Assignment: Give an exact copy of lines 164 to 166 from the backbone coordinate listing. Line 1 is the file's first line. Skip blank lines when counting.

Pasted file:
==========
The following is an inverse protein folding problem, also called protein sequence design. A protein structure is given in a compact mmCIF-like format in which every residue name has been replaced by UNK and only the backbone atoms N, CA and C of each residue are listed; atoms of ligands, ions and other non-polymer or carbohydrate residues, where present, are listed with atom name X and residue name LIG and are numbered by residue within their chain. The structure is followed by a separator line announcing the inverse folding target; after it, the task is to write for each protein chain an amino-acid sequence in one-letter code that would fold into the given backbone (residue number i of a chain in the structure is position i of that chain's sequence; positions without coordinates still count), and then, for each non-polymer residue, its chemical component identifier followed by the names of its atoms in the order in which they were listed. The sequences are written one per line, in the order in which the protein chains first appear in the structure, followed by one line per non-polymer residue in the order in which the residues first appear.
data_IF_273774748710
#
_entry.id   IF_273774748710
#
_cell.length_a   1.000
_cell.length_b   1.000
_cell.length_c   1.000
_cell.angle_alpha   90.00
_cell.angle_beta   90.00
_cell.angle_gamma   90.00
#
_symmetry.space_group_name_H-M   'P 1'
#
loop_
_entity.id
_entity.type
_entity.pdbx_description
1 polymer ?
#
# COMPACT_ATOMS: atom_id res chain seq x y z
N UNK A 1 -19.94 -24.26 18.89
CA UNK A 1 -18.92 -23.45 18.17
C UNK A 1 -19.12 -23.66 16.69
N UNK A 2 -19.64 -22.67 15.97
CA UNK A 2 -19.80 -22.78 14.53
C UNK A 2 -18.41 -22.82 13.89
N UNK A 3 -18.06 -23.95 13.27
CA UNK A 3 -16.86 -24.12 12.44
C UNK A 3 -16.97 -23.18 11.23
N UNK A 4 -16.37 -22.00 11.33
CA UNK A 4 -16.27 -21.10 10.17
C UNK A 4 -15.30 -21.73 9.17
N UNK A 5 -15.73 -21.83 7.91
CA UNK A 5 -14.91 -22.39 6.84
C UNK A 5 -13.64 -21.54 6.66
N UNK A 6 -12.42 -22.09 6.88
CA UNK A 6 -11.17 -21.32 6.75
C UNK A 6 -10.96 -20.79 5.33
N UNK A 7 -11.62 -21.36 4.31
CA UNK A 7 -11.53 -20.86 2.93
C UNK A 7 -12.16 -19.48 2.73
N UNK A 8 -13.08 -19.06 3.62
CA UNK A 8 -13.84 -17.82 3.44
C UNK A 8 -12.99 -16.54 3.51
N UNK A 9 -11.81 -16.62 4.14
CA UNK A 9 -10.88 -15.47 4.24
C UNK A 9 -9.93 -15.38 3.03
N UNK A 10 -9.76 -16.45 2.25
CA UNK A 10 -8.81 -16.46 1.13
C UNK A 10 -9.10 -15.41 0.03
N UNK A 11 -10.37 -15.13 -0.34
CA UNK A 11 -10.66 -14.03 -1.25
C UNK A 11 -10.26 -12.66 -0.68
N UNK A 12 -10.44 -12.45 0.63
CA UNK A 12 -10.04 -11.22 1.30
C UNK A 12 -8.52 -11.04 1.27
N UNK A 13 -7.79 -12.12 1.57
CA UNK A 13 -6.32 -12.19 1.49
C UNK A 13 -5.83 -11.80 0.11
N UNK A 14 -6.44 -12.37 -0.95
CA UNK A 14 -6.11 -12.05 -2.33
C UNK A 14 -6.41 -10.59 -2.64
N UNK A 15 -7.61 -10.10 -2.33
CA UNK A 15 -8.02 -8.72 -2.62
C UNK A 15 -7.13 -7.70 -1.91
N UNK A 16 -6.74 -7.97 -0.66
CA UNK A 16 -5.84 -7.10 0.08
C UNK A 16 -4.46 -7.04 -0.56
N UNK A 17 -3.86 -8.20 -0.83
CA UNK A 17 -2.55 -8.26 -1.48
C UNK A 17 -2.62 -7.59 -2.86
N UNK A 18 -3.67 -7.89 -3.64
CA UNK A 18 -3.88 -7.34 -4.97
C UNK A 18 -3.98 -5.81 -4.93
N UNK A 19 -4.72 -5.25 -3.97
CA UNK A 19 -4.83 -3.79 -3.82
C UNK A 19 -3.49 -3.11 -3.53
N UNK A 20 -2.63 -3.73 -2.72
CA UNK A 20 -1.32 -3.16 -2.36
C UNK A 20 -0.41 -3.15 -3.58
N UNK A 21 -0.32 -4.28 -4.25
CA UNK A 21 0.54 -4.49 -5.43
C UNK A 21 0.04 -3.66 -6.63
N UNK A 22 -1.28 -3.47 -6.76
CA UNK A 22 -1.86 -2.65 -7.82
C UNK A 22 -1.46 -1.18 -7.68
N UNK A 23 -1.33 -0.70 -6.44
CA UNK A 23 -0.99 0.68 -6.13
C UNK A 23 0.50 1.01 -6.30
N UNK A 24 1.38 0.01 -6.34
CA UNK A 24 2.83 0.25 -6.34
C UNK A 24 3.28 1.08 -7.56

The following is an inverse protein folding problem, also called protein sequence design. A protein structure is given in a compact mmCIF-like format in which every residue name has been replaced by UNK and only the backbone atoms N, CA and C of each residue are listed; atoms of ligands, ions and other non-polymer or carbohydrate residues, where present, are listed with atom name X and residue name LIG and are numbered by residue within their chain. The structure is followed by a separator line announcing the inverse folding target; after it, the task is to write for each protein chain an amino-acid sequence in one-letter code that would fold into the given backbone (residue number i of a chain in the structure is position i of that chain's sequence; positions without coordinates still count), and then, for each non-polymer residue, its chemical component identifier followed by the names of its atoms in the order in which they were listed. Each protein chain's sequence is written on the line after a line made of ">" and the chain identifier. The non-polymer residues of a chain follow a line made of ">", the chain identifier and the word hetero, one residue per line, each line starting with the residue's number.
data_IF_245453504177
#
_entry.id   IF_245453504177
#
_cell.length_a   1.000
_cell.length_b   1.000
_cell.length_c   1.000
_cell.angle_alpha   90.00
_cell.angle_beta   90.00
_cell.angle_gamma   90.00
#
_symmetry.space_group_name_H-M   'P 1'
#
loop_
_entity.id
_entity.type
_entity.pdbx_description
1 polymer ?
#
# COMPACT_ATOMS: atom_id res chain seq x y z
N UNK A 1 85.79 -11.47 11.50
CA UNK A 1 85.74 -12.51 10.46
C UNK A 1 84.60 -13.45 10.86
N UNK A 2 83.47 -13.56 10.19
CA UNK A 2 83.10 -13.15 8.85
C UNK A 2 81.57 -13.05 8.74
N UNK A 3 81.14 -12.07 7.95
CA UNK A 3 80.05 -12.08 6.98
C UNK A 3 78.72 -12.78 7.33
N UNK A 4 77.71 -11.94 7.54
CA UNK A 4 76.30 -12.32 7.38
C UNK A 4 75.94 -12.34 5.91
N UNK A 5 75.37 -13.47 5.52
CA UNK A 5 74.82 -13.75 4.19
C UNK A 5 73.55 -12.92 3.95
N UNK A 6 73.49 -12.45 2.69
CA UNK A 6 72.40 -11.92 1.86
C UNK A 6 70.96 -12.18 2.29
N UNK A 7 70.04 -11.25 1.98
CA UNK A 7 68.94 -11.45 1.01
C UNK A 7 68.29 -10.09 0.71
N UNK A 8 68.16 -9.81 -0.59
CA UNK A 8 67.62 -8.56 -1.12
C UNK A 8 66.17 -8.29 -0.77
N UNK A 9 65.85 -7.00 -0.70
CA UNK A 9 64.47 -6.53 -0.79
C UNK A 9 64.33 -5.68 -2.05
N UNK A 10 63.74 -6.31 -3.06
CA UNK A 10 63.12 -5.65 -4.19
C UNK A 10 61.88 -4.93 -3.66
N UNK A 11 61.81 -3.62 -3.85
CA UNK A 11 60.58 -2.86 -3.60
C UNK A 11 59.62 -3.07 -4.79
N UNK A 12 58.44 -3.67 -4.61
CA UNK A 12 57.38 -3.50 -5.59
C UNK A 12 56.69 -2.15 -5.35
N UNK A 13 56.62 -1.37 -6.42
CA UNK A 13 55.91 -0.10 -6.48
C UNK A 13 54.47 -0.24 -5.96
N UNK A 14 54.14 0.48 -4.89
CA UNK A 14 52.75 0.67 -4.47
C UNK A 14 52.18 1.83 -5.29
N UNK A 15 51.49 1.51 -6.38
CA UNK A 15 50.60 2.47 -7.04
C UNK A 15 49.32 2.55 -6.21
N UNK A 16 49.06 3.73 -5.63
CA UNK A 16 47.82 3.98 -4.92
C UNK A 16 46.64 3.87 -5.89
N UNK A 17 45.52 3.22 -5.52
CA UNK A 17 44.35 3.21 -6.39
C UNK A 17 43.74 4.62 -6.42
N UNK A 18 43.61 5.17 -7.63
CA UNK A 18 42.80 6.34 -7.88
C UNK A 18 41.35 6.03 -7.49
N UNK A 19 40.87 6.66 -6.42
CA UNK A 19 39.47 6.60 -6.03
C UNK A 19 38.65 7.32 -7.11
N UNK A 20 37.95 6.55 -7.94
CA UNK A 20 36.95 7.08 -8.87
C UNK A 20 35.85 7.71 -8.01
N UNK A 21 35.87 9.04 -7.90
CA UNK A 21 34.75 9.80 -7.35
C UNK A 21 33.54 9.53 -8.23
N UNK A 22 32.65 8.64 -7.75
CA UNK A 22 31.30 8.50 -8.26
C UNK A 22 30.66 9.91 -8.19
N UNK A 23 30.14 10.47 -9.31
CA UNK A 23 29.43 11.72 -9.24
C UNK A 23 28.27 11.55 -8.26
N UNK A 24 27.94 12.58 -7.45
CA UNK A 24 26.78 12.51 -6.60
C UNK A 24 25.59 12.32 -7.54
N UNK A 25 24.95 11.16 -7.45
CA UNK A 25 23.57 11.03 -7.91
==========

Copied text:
CA UNK A 17 44.35 3.21 -6.39
C UNK A 17 43.74 4.62 -6.42
N UNK A 18 43.61 5.17 -7.63